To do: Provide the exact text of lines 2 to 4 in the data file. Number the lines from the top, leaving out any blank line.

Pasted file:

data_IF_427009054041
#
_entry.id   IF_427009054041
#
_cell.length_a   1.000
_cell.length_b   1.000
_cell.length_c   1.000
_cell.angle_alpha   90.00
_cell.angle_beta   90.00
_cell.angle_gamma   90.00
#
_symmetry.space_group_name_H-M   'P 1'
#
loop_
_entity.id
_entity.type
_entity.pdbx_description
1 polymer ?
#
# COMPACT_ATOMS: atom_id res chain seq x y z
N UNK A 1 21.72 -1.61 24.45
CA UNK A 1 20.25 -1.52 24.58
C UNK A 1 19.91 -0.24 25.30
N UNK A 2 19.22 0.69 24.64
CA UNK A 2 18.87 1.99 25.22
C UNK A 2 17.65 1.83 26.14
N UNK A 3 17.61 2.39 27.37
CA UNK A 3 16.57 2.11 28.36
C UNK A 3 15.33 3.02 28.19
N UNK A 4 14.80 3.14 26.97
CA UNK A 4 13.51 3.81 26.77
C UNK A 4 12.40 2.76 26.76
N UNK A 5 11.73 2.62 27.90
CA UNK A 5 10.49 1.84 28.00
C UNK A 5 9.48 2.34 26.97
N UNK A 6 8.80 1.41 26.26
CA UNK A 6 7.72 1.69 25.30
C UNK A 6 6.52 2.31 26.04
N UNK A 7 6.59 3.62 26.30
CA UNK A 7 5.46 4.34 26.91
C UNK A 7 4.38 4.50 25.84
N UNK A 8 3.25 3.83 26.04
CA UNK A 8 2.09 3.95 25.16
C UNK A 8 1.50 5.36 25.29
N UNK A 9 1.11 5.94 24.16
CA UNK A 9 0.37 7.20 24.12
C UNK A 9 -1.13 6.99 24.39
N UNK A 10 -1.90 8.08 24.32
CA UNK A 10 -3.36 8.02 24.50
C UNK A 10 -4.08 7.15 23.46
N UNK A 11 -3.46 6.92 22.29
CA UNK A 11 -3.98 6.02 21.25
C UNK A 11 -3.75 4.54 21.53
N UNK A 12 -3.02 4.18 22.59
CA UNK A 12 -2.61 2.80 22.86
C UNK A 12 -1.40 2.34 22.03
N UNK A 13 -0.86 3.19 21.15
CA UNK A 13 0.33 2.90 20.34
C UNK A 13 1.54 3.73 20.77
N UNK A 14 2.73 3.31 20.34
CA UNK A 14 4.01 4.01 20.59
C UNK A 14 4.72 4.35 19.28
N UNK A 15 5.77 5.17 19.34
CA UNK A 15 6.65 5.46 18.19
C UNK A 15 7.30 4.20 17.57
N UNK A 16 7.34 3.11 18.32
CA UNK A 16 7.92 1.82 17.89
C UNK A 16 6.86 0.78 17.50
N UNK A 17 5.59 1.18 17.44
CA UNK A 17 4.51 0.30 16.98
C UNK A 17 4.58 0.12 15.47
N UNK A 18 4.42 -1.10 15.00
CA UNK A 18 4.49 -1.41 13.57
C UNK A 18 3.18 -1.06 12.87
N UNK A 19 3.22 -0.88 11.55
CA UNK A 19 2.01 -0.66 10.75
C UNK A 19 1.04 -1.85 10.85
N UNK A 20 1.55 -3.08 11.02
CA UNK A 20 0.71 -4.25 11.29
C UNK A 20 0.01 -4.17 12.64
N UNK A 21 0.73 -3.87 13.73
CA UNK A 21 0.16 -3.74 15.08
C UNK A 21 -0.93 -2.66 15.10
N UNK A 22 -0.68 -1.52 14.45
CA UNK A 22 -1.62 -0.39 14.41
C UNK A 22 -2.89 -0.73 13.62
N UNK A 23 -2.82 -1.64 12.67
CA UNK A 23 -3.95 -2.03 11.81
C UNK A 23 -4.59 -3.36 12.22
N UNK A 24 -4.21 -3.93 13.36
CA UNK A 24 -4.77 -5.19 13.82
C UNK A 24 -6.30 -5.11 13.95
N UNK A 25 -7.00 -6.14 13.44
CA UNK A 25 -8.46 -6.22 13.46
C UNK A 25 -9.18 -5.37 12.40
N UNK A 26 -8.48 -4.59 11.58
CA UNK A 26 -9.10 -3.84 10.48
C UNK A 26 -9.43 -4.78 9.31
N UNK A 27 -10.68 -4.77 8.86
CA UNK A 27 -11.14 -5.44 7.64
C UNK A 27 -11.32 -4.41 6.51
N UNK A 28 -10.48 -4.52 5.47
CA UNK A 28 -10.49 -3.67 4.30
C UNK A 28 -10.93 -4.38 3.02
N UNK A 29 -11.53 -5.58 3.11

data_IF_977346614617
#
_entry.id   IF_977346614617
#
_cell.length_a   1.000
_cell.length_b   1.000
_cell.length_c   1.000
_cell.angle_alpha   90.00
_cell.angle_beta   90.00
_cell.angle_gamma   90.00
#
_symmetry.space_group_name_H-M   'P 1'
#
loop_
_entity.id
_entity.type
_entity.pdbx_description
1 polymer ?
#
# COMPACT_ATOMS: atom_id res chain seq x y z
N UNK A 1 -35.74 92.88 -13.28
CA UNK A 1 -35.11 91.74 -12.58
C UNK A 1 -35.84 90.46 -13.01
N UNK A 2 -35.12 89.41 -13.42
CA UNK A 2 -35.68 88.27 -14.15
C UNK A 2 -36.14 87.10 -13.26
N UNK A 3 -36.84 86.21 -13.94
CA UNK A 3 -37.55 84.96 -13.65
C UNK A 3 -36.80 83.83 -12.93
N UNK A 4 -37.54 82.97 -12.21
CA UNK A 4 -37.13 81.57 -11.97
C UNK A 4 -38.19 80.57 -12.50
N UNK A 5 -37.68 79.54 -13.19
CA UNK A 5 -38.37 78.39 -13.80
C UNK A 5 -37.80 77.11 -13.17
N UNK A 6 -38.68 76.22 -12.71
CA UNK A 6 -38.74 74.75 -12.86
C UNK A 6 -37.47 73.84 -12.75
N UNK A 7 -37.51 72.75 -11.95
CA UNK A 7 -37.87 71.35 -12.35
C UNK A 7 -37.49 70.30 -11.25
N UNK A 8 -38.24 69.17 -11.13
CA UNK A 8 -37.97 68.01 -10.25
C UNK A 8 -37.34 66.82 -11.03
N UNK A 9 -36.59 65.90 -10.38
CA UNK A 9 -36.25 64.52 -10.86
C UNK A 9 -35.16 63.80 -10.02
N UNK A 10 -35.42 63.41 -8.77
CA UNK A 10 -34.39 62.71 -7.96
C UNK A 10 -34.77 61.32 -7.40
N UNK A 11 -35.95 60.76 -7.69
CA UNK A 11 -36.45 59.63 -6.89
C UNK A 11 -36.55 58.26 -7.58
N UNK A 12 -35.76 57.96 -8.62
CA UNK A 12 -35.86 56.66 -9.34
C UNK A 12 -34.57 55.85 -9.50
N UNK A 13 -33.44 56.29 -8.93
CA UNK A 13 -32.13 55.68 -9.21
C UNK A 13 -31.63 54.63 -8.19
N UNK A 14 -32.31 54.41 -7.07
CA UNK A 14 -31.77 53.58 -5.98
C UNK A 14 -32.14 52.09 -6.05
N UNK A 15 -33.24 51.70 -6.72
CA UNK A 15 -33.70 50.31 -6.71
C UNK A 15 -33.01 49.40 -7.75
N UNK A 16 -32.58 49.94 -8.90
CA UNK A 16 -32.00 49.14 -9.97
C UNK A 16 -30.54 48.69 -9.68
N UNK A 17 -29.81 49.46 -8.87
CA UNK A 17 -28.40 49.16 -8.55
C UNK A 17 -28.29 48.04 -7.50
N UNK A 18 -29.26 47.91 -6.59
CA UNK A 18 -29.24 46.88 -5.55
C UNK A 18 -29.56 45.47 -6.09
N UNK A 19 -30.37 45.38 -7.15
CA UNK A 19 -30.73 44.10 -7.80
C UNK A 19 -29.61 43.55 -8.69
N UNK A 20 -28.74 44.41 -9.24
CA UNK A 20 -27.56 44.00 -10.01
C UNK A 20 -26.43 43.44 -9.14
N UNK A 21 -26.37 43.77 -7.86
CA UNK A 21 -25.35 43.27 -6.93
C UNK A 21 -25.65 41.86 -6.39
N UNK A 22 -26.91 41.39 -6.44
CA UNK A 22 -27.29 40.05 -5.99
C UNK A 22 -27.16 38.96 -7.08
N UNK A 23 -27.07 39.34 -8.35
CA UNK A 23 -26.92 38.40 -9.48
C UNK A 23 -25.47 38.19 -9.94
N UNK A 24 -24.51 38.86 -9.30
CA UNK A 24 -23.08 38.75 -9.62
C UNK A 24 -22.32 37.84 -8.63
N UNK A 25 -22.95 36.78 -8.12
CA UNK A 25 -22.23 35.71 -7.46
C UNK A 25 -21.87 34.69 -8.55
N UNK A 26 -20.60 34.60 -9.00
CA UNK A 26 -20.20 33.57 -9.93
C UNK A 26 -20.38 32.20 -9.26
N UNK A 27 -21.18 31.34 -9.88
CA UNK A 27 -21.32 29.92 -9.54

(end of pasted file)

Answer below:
#
_entry.id   IF_427009054041
#